Stepping Stones (Part 2)

Today’s blog:  Light the Way

“A good teacher is like a candle – it consumes itself to light the way for others.”

– Mustafa Kemal Ataturk

Master the Craft

Pop Quiz:  In the blog post, “Stepping Stones (Part 1)”, a book is featured as a must-read for fiction authors.  Is it…

  1.  A Book About Absolutely Nothing by I.M. Nobody?
  2.  How to Tell If Your Cat Is Plotting to Kill You by Matthew Inman?
  3.  Fiction Writing Master Class by William Cane?

If you picked number three, then pat yourself on the back. Better yet, applaud yourself for returning to “Stepping Stones (Part 2)”.  Why?  Because this week’s post is the first in a series of  excerpts  from William Cane’s book, Fiction Writing Master Class.  Follow along as Cane analyzes  both the style and technique of several famous authors.  He refers to this method of teaching as “the classical technique of imitation.”  As a professor of English, Cane uses it to coach students.  He writes, “I know these methods work, and by the end of the book so will you.”   Yes, learning from the greats can transform your writing – it can help you master the craft.

Learn From the Best

“Want to find your voice? Learn from the best.”

– William Cane

“Write Like Honore de Balzac”

Chapter 1 of Fiction Writing Master Class  features the great French novelist, Honore de Balzac.  (On a personal note, I really enjoyed this chapter! I chose to acknowledge it first, not because of its place in the book but for its content. I hope you enjoy it, too!)

Background:

Balzac was a lawyer who found the profession “unbearably dull.”  Writing, on the other hand, made him lots of money when all else failed.  Cane explains that “Balzac’s clumsy style began almost as a joke at the start of his career.”  Yet, he was not deterred and “set to work like a madman, writing at a furious pace.”  In fact, “he could write as fast as he talked and this was very fast indeed. ” He wrote “in long timeless stretches; he boasted that he could wear out ten crow-feather pens in three days, in his rapid hand that dashed like black rain across the uncorrected pages…It was offal, he said, but it poured out…His mother was horrified. She had been brought up with a regard for syntax and prose style and  his careless cliches shocked her. They got worse as he succeeded.”

Yes, “Balzac was a klutzy writer. His sentences are awkward, his phrasing clumsy, his style unappealing – and yet he was very successful.”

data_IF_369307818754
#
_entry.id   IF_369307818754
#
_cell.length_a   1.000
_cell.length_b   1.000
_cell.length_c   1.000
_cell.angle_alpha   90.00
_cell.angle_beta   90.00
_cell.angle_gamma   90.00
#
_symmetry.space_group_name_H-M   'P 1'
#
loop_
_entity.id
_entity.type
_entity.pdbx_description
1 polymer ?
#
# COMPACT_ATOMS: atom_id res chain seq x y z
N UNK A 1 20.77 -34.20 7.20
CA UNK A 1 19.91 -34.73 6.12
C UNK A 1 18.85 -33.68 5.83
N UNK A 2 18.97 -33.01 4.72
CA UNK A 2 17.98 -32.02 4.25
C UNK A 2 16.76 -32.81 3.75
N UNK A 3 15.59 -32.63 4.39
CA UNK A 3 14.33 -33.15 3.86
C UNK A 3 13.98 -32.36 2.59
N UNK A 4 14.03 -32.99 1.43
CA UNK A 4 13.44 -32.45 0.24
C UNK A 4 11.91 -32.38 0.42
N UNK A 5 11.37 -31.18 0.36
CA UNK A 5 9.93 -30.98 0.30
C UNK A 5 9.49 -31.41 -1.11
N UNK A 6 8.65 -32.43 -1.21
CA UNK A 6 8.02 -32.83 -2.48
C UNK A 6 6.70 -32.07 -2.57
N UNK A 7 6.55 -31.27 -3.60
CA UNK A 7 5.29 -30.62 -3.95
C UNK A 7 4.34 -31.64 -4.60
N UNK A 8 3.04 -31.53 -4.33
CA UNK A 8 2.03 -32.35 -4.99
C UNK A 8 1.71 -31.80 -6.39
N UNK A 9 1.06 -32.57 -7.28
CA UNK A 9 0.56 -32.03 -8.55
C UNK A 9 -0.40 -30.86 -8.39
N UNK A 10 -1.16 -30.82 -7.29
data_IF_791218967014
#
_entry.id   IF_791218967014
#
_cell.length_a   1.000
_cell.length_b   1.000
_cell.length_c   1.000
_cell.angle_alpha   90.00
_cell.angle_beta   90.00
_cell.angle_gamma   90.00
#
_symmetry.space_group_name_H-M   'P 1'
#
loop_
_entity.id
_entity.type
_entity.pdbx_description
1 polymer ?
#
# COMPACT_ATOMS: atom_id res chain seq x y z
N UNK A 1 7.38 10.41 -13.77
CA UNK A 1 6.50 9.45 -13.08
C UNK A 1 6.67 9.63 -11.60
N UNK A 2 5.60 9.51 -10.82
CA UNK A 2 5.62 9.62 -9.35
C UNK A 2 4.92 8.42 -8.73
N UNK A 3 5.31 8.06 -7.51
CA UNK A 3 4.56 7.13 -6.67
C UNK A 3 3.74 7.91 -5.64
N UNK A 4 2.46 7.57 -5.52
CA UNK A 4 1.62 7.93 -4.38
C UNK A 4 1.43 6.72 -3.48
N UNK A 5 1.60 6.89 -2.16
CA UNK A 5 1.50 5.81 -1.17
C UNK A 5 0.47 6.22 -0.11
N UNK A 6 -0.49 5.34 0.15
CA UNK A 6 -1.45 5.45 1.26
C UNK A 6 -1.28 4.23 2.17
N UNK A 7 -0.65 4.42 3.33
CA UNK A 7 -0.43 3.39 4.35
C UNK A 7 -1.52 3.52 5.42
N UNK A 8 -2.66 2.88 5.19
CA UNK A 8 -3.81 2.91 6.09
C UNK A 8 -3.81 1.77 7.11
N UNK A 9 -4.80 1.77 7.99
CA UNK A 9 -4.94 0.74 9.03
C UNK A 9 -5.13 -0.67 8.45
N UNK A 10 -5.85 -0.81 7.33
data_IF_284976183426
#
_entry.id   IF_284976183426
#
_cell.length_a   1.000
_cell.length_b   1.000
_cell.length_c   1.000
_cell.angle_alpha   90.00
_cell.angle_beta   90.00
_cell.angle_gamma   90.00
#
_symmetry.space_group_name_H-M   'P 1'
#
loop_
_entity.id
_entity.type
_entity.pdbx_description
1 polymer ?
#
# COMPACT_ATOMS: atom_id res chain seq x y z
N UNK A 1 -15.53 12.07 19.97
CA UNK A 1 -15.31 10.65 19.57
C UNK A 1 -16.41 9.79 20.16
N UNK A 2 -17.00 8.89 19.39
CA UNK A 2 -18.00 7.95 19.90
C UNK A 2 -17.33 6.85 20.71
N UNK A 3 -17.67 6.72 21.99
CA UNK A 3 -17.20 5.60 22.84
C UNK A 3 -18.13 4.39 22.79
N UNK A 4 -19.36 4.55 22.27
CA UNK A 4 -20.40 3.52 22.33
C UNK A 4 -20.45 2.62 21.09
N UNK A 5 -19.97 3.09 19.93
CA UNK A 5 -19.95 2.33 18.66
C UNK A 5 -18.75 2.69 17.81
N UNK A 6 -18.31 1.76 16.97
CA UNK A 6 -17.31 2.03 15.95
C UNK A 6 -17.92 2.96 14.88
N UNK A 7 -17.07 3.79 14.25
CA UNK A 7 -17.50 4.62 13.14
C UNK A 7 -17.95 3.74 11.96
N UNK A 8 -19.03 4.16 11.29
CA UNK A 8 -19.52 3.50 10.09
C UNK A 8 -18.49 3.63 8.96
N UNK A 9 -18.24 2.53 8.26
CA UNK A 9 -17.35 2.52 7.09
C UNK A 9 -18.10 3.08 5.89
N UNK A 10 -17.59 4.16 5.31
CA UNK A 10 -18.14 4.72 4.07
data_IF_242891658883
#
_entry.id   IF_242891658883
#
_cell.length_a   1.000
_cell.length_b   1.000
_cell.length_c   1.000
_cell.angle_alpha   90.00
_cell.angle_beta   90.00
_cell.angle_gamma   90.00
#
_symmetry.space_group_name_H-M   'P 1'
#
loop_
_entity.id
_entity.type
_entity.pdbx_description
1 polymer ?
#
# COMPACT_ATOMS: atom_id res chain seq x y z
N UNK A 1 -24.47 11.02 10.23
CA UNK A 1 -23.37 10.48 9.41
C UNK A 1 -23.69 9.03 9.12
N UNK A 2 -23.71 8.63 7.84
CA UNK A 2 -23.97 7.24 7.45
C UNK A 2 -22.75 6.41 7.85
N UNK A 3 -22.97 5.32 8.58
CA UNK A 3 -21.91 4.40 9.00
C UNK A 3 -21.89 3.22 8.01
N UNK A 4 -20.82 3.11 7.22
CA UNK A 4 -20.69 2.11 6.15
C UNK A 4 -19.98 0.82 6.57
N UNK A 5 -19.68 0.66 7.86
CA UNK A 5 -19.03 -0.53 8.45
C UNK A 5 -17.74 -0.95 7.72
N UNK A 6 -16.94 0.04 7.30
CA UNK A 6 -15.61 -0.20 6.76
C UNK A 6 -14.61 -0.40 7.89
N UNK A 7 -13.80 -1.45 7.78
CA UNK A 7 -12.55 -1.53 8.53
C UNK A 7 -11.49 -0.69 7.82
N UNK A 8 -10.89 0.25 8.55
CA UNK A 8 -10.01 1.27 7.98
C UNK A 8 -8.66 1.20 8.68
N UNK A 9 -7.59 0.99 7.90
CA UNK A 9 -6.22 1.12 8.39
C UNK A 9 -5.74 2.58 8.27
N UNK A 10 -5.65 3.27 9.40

Lesson

Cane notes, “If you fear that you, too, may have some element of awkwardness in your writing, if your sentences don’t sound musical, if your pose is sometimes stolid and leaden, take heart.  While it is important to try to fix these faults, they should not stop you from writing.  After all, they never stopped Balzac.”

In addition, “One of the most difficult aspects of writing a novel is getting that first draft done, and on this score if Balzac can’t inspire you no one can. Sometimes a klutzy style will improve over time; in fact, it’s almost inevitable that the more you write the better you’ll write…Get yourself a blog and post your ideas and thoughts, and even chapter drafts so that you can see your work professionally formatted.”

How then did  Balzac compensate for the problems with his prose style?  He  used other strengths.  In his case, Cane refers to Balzac “as a master of emotion, his writing is filled with emotional tags – little references to the feelings of his characters.”  (The book goes into detail on pages 9-12.)

Balzacs Secret Method For Writing

Balzac’s “fixed routine was a large part of his success. He isolated himself from the world so that he could concentrate on his writing.”  He either kept his blinds drawn during the day or worked at night “while the world slept.”  Most successful writers understand the need to distance themselves from the distractions of the everyday world.

Interestingly, Balzac developed a passion for coffee.  He kept himself awake “during the wees hours of the night with murderously black and concentrated and above all thick-brewed coffee, which he made in a big coffeepot and sipped while he worked.”  Balzac confessed, “Coffee is a great power in my life.”

Finally, “Balzac’s ideas were fantasies drawn from his own life…So, the secret for getting ideas and for developing a varied plot – a moving, dynamic plot like Balzac employs – is letting your own fantasy life wander where it will.”

A Quick Summary: Honore  de Balzac

What is gleaned from this lesson about  great French novelist, Honore de Balzac?

  • Do not let awkwardness in your writing skills stop you from writing.
  • Write, write, write.
  • Keep a fixed routine.
  • Do not let distractions interfere with writing.
  • Coffee rocks (Yay)!

I hope you enjoyed these excerpts from William Cane’s book Fiction Writing Masterclass: Emulating the Work of Great Novelists to Master the Fundamentals of the Craft.  Go to Amazon.com and purchase a copy today.

Join me next time for another look at one of history’s greatest authors in “Stepping Stones (Part 3)”.

Meanwhile, know your story matters.

Sunshine and rainbows!

S. Whitten

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